Ebola: where is the rock concert benefit?


Arthur Caplan

Publish date

Tag(s): Legacy post
Topic(s): Public Health

by Arthur Caplan, PhD and Nir Eyal, D.Phil

Ebola’s toll is rising exponentially. Millions of lives are at risk in West Africa, and panic is starting to take its toll in the rest of the world.

Normally in a crisis like this our best charitable impulses pour forth. Especially among musicians, Hollywood and artists. So why aren’t fund-raising drives taking place? Where are the rock concerts, fashion shows, triathlons we saw for famines and for AIDS? Why the extreme paucity of small private donations?

Some may think donations won’t help. Of course they would.

Donations could buy protective equipment and disinfectant for health personnel and for home care givers. Money can help pay for travel costs for health care workers and for building more isolation beds. Money will also get clean water and better sanitation to the very poor.

Donations could also pay for health workers’ time, so that more workers may be hired and heroic existing workers are not tempted to leave, or to strike for hazard pay.

In fact, donations would facilitate hiring and retention in more ways than one. Take the following—huge—example. The UN currently estimates that more than 120,000 women could die of complications of pregnancy and childbirth in Liberia, Guinea, and Sierra Leone over the coming year unless life-saving emergency obstetric care is urgently provided. A major bottleneck here is that without proper protective gear, even certified midwives are too afraid to provide emergency obstetric care—to any woman.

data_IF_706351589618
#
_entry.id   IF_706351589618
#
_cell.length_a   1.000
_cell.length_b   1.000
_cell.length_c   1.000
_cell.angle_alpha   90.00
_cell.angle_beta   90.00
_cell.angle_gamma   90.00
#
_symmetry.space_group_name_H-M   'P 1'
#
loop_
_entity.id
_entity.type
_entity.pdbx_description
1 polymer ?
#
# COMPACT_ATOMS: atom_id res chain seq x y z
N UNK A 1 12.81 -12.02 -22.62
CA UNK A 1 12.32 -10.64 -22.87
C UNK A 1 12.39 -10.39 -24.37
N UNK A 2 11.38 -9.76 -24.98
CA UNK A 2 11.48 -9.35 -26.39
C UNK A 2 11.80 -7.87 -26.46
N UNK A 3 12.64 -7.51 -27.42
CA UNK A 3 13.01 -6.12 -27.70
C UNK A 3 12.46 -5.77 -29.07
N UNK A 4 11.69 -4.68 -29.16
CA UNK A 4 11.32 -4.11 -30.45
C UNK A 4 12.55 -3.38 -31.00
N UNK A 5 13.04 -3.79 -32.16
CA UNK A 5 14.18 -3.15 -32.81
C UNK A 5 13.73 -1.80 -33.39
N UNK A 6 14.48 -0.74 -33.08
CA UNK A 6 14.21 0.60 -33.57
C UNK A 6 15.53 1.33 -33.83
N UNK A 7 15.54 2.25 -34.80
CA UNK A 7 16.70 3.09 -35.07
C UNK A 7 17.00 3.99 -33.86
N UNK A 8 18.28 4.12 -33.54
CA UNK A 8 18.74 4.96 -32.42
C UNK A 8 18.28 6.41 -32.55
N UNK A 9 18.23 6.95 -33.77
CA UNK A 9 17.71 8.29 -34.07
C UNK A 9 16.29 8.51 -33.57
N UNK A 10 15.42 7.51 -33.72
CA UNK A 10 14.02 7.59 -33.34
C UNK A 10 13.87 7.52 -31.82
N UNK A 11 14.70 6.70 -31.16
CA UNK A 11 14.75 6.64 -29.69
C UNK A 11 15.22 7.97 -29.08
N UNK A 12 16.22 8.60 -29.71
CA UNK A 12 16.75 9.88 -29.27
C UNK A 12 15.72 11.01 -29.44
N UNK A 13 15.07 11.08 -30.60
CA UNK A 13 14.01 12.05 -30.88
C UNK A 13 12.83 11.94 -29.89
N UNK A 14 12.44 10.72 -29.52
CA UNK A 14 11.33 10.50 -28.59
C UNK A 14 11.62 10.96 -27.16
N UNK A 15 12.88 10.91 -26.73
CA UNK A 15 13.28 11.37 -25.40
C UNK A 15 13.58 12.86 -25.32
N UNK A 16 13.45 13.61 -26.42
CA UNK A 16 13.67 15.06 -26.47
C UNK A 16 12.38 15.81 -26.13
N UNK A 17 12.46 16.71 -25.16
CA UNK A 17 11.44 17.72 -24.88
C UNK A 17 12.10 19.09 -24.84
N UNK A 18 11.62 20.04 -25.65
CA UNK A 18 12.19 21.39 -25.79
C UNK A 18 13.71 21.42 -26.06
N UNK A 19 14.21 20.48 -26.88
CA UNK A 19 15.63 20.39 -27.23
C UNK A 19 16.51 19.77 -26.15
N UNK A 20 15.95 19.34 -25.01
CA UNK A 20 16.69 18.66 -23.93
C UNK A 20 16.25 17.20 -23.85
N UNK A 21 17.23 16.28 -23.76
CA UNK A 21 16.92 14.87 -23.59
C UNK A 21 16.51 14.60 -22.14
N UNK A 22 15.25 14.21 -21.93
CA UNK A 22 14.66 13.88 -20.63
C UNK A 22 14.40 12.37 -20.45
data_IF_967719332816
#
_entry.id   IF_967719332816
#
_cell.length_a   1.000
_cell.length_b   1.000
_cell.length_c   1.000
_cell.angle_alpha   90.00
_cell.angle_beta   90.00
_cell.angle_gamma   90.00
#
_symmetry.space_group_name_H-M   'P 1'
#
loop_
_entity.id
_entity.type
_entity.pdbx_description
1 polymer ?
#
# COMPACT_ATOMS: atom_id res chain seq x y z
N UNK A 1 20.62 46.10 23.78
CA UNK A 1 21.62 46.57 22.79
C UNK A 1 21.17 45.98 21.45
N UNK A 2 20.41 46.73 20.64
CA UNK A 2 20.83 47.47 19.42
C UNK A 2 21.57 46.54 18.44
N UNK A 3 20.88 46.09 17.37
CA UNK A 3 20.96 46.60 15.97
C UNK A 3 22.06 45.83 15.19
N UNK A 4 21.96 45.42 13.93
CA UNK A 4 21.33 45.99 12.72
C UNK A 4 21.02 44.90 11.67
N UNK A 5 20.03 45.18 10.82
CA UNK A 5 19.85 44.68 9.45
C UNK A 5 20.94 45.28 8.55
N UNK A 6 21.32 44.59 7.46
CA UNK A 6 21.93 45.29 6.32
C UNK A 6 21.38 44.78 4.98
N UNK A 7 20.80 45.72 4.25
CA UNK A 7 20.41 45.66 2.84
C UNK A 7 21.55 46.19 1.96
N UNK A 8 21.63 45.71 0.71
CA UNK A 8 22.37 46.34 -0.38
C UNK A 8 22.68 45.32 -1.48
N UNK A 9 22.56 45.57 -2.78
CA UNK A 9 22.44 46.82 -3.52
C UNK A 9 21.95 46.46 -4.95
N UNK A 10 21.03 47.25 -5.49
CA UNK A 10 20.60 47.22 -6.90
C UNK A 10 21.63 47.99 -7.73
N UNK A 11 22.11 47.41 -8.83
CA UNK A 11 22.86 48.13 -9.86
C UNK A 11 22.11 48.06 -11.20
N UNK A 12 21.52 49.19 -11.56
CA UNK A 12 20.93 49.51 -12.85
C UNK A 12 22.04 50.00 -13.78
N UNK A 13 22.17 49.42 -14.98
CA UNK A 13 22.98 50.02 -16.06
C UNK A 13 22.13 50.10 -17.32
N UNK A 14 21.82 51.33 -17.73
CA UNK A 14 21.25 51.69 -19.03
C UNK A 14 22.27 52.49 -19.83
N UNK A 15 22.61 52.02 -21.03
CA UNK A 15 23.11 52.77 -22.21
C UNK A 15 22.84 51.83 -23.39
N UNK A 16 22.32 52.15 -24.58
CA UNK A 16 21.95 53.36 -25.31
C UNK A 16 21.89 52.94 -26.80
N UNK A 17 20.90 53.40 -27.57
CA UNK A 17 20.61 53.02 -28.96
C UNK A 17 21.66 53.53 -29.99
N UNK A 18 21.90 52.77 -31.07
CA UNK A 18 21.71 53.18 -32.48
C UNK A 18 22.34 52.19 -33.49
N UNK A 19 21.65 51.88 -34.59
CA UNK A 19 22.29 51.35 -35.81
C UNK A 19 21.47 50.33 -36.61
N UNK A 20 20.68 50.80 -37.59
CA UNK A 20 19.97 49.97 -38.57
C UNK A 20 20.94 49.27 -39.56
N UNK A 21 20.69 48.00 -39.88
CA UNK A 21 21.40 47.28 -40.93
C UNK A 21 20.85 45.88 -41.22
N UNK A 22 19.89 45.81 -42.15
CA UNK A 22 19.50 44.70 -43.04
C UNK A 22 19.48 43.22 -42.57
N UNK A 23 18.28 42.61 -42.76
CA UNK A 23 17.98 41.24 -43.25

But with proper education, protective gear and training—that may be another story.

And with properly equipped and properly staffed clinics, fledgling public trust in clinics and in health personnel may improve. Pleas to use protective measures will become more widely respected and accepted.

So using donations to buy equipment could address several bottlenecks to success against Ebola. Buying proper safety equipment, in particularly, could help convince local and visiting health workers to do what they basically want to do—save patients’ lives and stop the epidemic. And safer clinics could help us convince an increasingly nervous public outside West Africa that the heroes who volunteer are both admirable pose very little threat to the rest of us.

But getting funds raised won’t happen on its own. For small private donors to band together and pay for the needed safety equipment and for more, they must be educated about their potential impact and about the difference that together they could make. They need information, motivation, and assurance that others will be equally excited.

Big rock concerts on major networks and the internet could do all that. They stand some chance of turning the tide against Ebola and saving thousands and thousands of lives. We need more doctors and nurses in that fight. We also need more celebrities, producers and musicians.

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